On gay rights, Hong Kong is in denial, as appeal court ruling shows
Do the judges who gave the verdict on the appeal regarding benefits for same-sex spouses have any idea how offensive and discriminatory their words sound (“Government has ‘legitimate aim’ to protect traditional marriage, Hong Kong appeal court rules, overturning landmark decision on benefits for same-sex spouses”, June 1)?
If certain benefits were granted, the Court of Appeal judges wrote, “the very status of marriage would diminish significantly in the eyes of the public”, and it would “offend, challenge, question, confuse, or subtly change society’s established understanding and concept of marriage”.
According to one judge, it was undisputed that the word “marriage” referred to the union between a man and a woman.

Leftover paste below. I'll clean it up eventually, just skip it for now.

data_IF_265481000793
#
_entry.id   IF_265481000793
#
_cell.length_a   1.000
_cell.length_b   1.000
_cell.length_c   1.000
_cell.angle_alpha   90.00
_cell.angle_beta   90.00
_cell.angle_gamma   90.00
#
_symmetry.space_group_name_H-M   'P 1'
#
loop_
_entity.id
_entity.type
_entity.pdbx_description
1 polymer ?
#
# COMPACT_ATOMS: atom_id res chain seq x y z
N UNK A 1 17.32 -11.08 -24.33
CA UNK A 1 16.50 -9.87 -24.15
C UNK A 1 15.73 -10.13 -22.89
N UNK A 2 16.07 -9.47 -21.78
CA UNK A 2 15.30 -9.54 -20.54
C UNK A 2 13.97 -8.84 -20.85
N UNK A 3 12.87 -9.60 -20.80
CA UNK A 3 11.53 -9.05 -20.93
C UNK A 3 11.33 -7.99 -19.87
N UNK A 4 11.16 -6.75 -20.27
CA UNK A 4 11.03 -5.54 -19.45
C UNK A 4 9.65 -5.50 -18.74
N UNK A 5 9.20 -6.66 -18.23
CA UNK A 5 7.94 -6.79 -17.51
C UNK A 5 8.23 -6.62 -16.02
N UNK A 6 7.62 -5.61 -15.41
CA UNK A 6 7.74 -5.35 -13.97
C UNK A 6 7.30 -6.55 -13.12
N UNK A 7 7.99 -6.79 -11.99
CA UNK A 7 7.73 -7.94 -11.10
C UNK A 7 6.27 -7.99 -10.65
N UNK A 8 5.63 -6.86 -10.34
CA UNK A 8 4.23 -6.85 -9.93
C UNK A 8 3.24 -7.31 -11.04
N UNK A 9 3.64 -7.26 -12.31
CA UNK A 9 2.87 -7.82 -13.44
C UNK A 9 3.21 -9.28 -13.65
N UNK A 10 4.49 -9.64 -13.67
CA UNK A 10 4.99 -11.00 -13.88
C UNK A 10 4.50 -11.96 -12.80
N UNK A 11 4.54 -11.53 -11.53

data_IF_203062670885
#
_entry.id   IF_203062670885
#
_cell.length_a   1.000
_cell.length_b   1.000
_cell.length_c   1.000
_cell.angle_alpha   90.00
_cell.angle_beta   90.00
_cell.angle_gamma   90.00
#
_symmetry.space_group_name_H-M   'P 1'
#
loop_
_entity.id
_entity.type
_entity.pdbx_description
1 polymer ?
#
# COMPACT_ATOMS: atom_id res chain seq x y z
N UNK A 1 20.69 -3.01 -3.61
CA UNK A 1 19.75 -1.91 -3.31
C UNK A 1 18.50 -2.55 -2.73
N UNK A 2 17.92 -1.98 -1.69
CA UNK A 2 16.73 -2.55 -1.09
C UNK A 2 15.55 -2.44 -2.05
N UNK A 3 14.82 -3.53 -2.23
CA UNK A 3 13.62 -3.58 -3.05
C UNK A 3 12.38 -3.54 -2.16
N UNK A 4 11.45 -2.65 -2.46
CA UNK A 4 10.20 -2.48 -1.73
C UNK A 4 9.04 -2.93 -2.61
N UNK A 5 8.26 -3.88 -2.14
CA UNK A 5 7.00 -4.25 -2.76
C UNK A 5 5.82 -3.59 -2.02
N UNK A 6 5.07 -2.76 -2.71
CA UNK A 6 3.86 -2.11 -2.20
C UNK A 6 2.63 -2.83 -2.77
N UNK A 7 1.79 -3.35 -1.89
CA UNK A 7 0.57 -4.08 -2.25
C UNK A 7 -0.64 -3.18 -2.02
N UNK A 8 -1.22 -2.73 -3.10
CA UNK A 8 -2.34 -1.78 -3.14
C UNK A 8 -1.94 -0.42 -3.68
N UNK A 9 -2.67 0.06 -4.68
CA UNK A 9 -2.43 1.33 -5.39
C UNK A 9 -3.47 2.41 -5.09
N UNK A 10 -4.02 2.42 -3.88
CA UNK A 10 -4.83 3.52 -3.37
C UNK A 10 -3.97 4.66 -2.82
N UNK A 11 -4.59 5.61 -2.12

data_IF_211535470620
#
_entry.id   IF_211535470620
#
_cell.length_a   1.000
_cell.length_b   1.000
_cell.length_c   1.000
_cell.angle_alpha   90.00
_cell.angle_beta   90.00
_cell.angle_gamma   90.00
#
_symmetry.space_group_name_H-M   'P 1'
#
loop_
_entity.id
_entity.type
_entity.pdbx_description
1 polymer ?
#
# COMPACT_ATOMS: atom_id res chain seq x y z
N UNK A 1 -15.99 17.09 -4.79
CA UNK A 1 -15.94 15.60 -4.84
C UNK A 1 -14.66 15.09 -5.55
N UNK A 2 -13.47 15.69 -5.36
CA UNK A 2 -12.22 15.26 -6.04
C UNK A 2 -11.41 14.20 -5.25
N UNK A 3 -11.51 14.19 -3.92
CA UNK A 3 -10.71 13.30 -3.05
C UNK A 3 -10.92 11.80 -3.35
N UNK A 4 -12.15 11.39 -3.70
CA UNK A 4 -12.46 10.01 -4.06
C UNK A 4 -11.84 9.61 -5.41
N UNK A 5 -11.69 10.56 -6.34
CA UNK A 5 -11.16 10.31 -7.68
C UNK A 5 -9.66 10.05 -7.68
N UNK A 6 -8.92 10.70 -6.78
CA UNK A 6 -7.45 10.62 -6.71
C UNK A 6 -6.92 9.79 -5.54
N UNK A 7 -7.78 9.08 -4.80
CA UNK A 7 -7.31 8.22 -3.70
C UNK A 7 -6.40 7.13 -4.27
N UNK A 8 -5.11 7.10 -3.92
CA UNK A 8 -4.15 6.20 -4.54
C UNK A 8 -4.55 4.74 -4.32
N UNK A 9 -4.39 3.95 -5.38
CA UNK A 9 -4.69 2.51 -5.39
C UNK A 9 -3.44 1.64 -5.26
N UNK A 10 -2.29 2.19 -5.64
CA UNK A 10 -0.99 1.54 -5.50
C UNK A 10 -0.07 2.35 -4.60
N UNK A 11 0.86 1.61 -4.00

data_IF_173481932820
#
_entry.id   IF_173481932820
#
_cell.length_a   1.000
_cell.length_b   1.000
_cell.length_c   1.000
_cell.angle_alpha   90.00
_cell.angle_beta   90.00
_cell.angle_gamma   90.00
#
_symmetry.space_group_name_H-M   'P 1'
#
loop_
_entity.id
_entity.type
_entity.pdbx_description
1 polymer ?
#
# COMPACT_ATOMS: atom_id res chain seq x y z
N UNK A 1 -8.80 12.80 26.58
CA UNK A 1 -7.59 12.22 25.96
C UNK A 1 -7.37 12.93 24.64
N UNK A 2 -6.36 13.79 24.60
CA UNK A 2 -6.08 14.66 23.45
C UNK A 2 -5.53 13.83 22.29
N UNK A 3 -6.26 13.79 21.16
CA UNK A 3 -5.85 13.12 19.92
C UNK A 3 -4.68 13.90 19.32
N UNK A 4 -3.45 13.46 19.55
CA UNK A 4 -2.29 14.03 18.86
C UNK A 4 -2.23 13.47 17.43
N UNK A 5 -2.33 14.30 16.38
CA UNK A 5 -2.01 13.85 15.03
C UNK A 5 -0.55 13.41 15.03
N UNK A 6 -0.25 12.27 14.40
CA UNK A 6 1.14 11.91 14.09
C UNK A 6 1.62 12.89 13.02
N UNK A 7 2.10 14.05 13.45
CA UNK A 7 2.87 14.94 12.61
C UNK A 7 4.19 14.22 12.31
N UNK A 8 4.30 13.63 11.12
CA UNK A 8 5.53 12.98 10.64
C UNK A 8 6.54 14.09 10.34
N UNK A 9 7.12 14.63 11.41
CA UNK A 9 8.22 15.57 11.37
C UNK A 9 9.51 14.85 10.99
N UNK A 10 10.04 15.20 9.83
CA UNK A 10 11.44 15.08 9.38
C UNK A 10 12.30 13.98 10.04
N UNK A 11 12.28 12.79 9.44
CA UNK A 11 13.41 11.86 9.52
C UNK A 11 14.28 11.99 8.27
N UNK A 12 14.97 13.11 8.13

But even in Hong Kong, it is disputed, as this appeal shows. Forty countries worldwide already recognise either same-sex marriage or civil unions; Australia in December became the 26th nation in the world to allow same-sex couples to marry, after Taiwan became the first Asian jurisdiction to rule to legalise this, in May last year.
But these judges in Hong Kong still unapologetically entertain anti-gay reflexes institutionalised in a hodgepodge of private persuasions, religious or otherwise.
The anti-gay reflex may be universal, but how a society deals with it shows its state of civilisation. For now, ugly gut-feelings continue to block equal treatment for a group of citizens.
Hong Kong is not just lagging behind, it is in denial.
Josephine Bersee, Mid-Levels